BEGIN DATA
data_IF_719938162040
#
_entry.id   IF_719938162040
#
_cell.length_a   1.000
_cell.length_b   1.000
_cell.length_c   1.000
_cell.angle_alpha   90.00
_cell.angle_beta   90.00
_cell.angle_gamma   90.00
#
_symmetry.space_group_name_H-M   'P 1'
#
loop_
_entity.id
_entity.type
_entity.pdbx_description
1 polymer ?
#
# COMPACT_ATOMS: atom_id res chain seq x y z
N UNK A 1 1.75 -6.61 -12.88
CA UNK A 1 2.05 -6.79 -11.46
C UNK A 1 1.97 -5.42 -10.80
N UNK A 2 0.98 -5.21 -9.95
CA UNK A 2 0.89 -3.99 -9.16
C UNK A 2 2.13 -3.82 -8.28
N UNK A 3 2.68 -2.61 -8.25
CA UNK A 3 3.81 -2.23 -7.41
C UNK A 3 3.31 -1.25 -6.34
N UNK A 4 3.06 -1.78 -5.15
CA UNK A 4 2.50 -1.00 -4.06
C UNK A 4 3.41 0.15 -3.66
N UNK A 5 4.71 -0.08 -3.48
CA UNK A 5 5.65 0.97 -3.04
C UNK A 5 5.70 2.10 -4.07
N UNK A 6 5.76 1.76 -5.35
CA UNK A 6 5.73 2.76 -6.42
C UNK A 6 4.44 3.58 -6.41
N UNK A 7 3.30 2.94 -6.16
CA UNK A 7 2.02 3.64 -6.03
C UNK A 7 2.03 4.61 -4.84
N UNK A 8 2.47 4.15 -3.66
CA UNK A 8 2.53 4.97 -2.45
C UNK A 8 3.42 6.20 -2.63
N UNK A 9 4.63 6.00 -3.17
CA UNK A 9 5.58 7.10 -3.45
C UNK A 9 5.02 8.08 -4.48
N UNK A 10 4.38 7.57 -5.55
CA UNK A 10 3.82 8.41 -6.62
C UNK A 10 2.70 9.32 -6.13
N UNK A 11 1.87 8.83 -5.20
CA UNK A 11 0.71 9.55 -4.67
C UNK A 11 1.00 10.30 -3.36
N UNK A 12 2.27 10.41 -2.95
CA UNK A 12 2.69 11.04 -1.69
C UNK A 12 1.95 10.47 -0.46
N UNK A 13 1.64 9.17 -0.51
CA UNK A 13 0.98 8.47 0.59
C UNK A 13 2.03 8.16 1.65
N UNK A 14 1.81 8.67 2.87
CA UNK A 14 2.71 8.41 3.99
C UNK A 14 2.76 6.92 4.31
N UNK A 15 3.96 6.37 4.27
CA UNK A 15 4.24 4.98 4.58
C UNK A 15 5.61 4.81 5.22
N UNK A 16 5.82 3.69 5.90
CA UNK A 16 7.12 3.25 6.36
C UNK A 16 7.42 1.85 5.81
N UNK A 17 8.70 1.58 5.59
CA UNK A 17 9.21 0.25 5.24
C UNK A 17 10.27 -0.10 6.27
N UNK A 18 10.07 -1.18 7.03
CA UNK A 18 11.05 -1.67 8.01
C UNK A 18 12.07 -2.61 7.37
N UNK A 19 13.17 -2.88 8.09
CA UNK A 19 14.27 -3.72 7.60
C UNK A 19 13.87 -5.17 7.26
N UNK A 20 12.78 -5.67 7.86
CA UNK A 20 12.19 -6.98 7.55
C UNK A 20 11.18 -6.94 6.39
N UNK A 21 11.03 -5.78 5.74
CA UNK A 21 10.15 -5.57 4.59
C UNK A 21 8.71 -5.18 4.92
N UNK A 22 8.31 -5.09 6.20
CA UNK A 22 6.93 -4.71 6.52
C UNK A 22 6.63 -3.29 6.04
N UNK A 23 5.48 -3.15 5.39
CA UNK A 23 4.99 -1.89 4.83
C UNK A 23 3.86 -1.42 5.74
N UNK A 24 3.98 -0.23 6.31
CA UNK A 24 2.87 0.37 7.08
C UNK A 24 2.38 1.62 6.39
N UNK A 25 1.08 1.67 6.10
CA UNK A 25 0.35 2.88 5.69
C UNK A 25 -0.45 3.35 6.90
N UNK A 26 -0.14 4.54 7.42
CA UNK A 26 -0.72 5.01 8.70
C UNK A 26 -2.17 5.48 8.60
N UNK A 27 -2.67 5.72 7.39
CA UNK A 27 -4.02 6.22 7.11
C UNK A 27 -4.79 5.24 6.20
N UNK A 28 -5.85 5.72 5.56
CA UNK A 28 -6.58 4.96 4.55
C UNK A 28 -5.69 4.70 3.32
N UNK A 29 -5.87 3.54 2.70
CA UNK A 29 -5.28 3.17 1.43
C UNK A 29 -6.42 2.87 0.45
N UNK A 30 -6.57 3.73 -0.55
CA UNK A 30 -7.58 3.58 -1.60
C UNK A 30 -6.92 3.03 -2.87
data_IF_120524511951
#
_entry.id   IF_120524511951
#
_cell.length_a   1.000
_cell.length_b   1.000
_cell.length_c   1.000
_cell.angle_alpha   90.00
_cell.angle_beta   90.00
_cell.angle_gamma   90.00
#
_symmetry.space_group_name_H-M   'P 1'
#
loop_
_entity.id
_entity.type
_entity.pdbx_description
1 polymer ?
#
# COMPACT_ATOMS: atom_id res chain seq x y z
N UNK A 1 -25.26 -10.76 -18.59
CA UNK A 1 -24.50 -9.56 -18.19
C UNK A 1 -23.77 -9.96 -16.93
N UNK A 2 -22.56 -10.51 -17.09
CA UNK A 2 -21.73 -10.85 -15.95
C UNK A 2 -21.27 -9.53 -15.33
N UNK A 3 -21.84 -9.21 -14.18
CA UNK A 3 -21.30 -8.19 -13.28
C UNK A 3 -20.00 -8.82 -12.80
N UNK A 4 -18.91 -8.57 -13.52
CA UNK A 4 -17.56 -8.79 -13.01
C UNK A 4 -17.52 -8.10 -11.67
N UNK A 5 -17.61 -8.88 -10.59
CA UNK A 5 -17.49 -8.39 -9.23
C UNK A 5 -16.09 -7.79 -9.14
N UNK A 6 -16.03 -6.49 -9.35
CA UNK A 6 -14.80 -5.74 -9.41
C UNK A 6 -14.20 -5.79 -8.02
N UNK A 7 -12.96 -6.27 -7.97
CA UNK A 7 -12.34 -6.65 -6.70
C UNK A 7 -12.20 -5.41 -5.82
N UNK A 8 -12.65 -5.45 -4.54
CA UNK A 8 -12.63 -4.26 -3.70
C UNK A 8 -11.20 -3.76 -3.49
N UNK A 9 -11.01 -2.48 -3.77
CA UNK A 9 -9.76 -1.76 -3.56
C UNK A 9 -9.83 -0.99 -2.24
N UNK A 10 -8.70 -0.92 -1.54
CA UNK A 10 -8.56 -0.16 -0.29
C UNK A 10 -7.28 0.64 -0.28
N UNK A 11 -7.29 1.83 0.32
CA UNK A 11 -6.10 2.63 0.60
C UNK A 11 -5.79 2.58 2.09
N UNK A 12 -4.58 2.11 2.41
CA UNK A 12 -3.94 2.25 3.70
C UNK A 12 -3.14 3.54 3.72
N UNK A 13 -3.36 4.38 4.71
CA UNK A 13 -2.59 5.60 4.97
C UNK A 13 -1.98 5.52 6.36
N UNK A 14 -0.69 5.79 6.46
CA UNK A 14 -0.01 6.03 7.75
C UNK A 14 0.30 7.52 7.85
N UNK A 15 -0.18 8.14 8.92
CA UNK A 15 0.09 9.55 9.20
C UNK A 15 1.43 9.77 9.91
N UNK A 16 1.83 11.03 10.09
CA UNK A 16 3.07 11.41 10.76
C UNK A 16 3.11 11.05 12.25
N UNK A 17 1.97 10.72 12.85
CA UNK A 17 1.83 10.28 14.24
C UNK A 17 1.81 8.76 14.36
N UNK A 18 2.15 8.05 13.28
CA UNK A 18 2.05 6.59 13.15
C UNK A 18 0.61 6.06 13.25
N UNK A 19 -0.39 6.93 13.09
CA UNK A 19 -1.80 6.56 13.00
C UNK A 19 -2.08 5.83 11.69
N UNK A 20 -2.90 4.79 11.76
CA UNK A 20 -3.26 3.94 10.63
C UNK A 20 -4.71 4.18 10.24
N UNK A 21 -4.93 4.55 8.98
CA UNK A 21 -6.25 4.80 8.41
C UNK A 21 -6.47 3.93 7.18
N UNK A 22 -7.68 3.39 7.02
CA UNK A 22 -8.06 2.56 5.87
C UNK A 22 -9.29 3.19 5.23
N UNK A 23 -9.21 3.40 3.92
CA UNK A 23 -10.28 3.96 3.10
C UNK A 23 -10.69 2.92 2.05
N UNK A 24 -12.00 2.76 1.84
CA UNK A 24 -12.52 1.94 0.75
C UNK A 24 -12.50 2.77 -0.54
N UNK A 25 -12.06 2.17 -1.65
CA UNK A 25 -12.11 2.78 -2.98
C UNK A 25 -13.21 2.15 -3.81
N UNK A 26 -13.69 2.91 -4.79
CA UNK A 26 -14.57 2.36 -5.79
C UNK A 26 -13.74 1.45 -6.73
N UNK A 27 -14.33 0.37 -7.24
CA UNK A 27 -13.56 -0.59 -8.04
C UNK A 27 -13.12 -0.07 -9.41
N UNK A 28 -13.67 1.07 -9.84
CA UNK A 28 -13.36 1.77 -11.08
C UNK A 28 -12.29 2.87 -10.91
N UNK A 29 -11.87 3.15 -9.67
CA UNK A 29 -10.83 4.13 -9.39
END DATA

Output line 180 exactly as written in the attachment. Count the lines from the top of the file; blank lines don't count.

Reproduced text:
CA UNK A 17 1.83 10.28 14.24